Deciding whether to get your comic books professionally bound is a big decision.  I imagine a good sized portion of the comic community cringes at the thought of someone cutting the spine off a book and stitching it to a bunch of its comic book brethren.  Having said that, comic book binding is great for collectors like me that don’t intend to sell their books, want to keep them easily accessible, and don’t consider short boxes home decor.

I decided to give binding a shot because I have four short boxes filled with modern era Valiant Comics sitting in the back of my closet next to an expired fire extinguisher, assorted batteries, and our winter coats. A one-of-a-kind hardback book (that I helped design, no less) filled with some of my favorite comics was just too good to pass up.  After doing some research on the Google, I decided to go with Herring and Robinson Book Binders. Herring and Robinson is a family owned library bindery that began business in 1920. Before I decided to pull the trigger, I gave them a call to learn about the binding process.  They graciously answered all my questions during my initial phone call, and stayed in touch via email throughout.  Ultimately, it was their customer service that won me over.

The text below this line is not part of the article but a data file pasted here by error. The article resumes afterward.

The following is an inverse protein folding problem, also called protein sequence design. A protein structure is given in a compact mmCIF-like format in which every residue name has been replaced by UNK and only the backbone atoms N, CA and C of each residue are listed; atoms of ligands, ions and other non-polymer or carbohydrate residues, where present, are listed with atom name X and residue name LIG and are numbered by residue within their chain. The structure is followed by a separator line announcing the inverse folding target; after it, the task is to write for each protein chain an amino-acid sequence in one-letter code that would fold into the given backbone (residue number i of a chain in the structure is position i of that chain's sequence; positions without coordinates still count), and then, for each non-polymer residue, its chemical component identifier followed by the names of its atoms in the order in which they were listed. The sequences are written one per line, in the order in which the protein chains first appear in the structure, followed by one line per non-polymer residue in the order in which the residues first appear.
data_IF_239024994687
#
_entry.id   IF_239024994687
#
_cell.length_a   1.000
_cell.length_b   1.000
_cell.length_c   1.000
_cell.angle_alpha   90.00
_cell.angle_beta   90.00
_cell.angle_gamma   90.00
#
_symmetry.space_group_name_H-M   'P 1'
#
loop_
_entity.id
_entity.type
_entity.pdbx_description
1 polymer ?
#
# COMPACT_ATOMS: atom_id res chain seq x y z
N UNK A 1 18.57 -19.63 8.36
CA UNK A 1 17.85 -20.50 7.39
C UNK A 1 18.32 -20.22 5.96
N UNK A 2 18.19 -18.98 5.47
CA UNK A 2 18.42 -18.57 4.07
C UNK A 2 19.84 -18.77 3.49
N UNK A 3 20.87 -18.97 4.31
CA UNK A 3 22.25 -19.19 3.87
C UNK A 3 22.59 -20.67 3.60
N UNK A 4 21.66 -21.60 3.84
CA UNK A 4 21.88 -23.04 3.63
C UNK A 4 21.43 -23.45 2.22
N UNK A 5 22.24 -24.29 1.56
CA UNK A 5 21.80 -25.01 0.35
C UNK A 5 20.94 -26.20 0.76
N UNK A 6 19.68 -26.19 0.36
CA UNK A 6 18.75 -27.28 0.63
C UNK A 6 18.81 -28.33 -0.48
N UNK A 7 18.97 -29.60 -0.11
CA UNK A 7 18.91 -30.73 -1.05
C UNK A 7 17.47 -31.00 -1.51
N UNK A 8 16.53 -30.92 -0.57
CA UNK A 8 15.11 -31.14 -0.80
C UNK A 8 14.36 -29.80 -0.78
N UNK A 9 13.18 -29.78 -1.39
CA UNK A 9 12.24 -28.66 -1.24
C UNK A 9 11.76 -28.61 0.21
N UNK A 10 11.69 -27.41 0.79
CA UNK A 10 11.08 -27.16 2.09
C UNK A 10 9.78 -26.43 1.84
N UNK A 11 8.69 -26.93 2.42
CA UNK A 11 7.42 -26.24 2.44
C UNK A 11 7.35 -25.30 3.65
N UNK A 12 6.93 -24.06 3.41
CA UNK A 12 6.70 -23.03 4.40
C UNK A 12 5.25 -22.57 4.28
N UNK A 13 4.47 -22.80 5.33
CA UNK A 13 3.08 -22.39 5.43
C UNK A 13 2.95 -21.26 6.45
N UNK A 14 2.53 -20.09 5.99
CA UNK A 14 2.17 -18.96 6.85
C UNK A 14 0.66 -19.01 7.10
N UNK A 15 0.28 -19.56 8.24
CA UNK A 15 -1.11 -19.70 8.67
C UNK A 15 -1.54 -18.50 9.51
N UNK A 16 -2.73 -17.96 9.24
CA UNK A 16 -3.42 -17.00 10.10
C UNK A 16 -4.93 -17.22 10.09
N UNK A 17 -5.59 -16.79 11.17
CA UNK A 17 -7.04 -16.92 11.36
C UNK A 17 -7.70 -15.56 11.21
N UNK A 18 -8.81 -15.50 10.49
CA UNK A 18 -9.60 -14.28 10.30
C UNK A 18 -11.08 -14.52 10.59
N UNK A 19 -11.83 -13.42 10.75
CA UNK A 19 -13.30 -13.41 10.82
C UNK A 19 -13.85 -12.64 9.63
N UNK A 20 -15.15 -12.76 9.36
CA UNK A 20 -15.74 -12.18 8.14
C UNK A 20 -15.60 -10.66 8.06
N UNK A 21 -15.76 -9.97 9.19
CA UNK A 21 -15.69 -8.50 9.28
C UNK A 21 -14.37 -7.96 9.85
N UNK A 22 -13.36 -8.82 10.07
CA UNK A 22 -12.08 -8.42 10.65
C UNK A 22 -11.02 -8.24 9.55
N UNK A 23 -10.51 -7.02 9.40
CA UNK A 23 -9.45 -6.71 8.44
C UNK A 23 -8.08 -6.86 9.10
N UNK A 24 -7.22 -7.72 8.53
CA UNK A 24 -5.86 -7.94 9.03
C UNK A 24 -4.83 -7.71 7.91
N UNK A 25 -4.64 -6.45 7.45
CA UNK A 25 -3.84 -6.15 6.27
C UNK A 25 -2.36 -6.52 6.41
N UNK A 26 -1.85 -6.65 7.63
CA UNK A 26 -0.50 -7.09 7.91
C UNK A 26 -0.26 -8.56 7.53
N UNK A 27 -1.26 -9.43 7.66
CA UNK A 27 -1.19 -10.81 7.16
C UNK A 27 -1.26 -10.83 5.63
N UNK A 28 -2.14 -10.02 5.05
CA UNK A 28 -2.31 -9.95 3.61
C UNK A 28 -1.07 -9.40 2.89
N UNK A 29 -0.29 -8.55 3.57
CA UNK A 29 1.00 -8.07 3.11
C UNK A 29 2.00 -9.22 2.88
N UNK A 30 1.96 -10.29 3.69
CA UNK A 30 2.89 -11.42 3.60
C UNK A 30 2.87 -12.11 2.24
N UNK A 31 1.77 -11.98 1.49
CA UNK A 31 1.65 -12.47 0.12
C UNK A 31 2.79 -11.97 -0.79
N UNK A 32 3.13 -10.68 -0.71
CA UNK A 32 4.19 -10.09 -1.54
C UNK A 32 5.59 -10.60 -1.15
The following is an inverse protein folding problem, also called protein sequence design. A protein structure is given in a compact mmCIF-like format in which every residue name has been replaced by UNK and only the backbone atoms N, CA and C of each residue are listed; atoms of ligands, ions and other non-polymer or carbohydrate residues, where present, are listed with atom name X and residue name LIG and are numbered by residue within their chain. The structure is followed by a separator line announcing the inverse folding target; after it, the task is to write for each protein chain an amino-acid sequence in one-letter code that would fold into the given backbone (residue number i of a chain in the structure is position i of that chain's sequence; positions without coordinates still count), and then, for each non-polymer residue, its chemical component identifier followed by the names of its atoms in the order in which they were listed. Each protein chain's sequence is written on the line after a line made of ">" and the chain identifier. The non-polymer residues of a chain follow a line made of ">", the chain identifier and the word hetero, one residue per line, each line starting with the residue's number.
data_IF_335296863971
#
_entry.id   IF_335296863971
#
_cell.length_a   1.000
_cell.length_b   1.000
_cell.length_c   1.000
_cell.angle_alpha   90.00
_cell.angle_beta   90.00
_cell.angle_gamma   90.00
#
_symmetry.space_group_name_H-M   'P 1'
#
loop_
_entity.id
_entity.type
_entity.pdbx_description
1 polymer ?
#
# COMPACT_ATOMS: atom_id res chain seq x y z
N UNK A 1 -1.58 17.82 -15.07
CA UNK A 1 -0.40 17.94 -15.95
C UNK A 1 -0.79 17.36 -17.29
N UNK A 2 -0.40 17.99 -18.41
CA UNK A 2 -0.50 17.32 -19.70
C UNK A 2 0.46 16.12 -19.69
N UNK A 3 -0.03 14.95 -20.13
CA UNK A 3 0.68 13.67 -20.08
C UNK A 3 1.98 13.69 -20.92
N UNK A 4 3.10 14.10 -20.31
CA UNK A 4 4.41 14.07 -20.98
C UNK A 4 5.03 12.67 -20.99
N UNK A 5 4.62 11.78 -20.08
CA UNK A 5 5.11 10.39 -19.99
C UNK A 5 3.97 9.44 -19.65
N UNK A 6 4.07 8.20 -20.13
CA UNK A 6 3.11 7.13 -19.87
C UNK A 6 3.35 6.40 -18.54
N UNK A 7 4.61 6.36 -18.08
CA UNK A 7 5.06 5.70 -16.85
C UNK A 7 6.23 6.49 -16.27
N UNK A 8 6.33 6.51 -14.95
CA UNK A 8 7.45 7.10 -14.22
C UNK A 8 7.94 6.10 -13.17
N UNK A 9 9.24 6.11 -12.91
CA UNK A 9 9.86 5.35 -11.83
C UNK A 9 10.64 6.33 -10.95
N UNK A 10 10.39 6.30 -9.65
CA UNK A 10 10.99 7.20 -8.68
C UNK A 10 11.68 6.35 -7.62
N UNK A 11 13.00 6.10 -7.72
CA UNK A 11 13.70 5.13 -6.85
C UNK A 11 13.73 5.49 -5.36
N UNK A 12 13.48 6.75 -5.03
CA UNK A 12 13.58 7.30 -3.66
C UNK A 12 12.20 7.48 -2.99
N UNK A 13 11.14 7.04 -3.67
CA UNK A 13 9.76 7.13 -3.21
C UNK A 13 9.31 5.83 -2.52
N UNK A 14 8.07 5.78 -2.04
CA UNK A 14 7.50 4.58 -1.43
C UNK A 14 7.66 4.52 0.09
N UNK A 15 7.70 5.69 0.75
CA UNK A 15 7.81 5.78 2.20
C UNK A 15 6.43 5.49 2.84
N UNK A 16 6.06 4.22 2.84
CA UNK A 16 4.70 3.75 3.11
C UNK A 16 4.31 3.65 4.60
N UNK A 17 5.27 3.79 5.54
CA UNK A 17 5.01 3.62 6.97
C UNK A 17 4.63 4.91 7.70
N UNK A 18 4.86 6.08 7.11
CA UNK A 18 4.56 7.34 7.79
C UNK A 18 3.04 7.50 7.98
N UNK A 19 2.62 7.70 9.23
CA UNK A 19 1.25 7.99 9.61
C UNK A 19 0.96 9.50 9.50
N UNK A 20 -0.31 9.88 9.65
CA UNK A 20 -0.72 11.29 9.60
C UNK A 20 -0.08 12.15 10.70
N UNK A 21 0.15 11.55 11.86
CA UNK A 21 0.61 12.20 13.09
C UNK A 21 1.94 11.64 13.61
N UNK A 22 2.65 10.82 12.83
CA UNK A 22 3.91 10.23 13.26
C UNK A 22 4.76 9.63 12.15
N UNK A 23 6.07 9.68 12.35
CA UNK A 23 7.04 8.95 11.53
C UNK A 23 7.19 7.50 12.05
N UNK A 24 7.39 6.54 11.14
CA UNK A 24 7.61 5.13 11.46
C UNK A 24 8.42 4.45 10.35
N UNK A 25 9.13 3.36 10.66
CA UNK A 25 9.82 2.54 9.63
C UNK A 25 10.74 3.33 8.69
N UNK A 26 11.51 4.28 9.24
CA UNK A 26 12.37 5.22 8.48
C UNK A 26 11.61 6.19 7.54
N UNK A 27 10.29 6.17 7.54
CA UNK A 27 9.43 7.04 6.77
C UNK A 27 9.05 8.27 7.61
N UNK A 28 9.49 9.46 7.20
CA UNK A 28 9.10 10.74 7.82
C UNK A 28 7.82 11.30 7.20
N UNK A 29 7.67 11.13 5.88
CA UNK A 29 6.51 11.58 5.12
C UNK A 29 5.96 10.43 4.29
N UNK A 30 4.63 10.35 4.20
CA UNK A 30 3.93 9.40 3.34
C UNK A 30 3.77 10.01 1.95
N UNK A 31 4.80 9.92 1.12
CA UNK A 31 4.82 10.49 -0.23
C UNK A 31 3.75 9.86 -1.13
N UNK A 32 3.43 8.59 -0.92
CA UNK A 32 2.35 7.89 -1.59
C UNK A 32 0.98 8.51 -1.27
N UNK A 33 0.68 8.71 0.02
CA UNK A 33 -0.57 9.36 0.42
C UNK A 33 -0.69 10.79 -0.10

Prepping Your Books for Binding

First and foremost, it’s important to decide which series or event you are binding.  For my first foray into binding, I chose my X-O Manowar collection, which included issues #1-50, two #0 issues, and two annuals.  Once you choose your books, it’s time to get them into the order you want.  While each volume could be up to 2 1/2″ thick, I decided to break my collection into two volumes so the gutter loss would not be as bad.  The first volume would include issues #1-25, and the second volume would include #26-50, with the #0’s and annuals put in according to when they were released.